References:

1: Andersson A, Grahnemo L, Engdahl C, Stubelius A, Lagerquist MK, Carlsten H,

Islander U. IL-17-producing γδT cells are regulated by estrogen during

development of experimental arthritis. Clin Immunol. 2015 Sep 28;161(2):324-332.

doi: 10.1016/j.clim.2015.09.014. [Epub ahead of print] PubMed PMID: 26423309.

http://www.ncbi.nlm.nih.gov/pubmed/26423309

2: Kim KW, Kim HR, Kim BM, Cho ML, Lee SH. Th17 Cytokines Regulate

Osteoclastogenesis in Rheumatoid Arthritis. Am J Pathol. 2015 Sep 8. pii:

S0002-9440(15)00445-9. doi: 10.1016/j.ajpath.2015.07.017. [Epub ahead of print]

PubMed PMID: 26362732.

http://www.ncbi.nlm.nih.gov/pubmed/26362732

3: Mortaz E, Adcock IM, Ricciardolo FL, Varahram M, Jamaati H, Velayati AA,

Folkerts G, Garssen J. Anti-Inflammatory Effects of Lactobacillus Rahmnosus and

Bifidobacterium Breve on Cigarette Smoke Activated Human Macrophages. PLoS One.

2015 Aug 28;10(8):e0136455. doi: 10.1371/journal.pone.0136455. eCollection 2015.

PubMed PMID: 26317628; PubMed Central PMCID: PMC4552661.

http://www.ncbi.nlm.nih.gov/pmc/articles/PMC4552661/

4: Gluhovschi C, Gluhovschi G, Petrica L, Velciov S, Gluhovschi A. Pregnancy

Associated with Systemic Lupus Erythematosus: Immune Tolerance in Pregnancy and

Its Deficiency in Systemic Lupus Erythematosus–An Immunological Dilemma. J

Immunol Res. 2015;2015:241547. doi: 10.1155/2015/241547. Epub 2015 May 18.

Review. PubMed PMID: 26090485; PubMed Central PMCID: PMC4451247.

http://www.ncbi.nlm.nih.gov/pmc/articles/PMC4451247/

5: Tang H, Hua F, Wang J, Yousuf S, Atif F, Sayeed I, Stein DG. Progesterone and

vitamin D combination therapy modulates inflammatory response after traumatic

brain injury. Brain Inj. 2015 Jun 17:1-10. [Epub ahead of print] PubMed PMID:

26083048.

http://www.ncbi.nlm.nih.gov/pubmed/26083048

6: Carasi P, Racedo SM, Jacquot C, Romanin DE, Serradell MA, Urdaci MC. Impact of

kefir derived Lactobacillus kefiri on the mucosal immune response and gut

microbiota. J Immunol Res. 2015;2015:361604. doi: 10.1155/2015/361604. Epub 2015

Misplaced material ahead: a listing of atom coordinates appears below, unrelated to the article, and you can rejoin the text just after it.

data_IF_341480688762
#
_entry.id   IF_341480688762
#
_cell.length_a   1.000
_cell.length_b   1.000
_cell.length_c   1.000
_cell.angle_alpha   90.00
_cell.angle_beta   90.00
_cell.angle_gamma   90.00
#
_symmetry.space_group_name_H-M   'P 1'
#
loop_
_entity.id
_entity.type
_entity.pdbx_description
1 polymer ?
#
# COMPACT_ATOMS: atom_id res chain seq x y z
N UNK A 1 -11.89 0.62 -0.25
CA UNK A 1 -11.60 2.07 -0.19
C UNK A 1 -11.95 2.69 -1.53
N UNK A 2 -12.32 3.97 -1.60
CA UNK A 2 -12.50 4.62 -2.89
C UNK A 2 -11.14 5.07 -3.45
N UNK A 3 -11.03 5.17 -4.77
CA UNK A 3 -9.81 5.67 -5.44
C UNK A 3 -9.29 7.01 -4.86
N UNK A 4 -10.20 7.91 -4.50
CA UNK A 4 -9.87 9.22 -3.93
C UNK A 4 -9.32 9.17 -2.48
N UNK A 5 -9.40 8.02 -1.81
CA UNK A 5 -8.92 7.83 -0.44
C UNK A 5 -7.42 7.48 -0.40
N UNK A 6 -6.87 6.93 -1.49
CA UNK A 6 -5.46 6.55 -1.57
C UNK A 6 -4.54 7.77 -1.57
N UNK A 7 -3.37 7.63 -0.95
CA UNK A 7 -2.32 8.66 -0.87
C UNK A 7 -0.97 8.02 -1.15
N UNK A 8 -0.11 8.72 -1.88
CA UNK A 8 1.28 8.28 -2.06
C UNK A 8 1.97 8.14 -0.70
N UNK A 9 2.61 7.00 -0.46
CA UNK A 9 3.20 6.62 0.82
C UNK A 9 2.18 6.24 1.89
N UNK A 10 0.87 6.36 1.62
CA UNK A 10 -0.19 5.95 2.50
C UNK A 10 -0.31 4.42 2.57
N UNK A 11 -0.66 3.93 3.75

Feb 24. PubMed PMID: 25811034; PubMed Central PMCID: PMC4355334.

http://www.ncbi.nlm.nih.gov/pmc/articles/PMC4355334/

7: Garling RJ, Watts LT, Sprague S, Fletcher L, Jimenez DF, Digicaylioglu M. Does

progesterone show neuroprotective effects on traumatic brain injury through

increasing phosphorylation of Akt in the hippocampus? Neural Regen Res. 2014 Nov

1;9(21):1891-6. doi: 10.4103/1673-5374.145355. PubMed PMID: 25558238; PubMed

Central PMCID: PMC4281427.

http://www.ncbi.nlm.nih.gov/pmc/articles/PMC4281427/

8: Moreno J. Prevotella copri and the microbial pathogenesis of rheumatoid

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11 Easy Steps to Improving your Microbiome and Symbiont-healthy Lifestyle!

So today I thought I would share some simple practical microbiome advice!

Steps to a Healthy Microbiome
1. Start noticing how tense, stressed or up-tight you may have become. Dedicate a few minutes several times a day to taking an emotional census of this, then focus on deep breathing and refocusing your attention on a positive, healthy or loving thought and emotion. Notice how you feel afterward!

2. Be honest with yourself about what you eat or drink. I know many people who eat a great deal of sweets or fast food, making an excuse for each time “it’s a reward for such-and-such” or “it’s just a one-time treat” and my favorites “it’s just a little” and “gotta die from something”. All of these statements are simply our imbalanced gut microbiome craving something and then our mind making excuses for not eating healthier. Be honest with yourself and look at what you’re really eating!

3. Sleep is critical-if you’re not sleeping enough it is very challenging to build a healthy microbiome. We should sleep at least 7 1/2 hours per night and preferably 9 when possible. Notice these are both multiples of 90 minutes, which is the typical length of a sleep cycle that the brain goes through. Waking up halfway through one makes us feel sluggish and irritated-complete your sleep cycles by planning on it!

4. Learn to observe your mood, your bodily functions and their timing in relation to your diet. Did you get sleepy, sluggish and mildly irritated after lunch? You may have eaten something that triggered an inflammatory response in your gut, which then affects the brain. Do you cough or sneeze after eating certain foods? This can also be a clue. If you’re not having a daily bowel movement of normal consistency; not loose and not stone; then your gut bacteria/gut/immune system are imbalanced in function and you have homework to do.

5. Eating organic or wild meat or fish is much better than normal store-bought meat. The antibiotic residues in farmed meat that is not organic are sufficient to seriously imbalance your gut bacteria with long-term consequences. I believe this may be one reason that many people get healthier when they eliminate meat from their diet-no meat is better than unhealthy meat.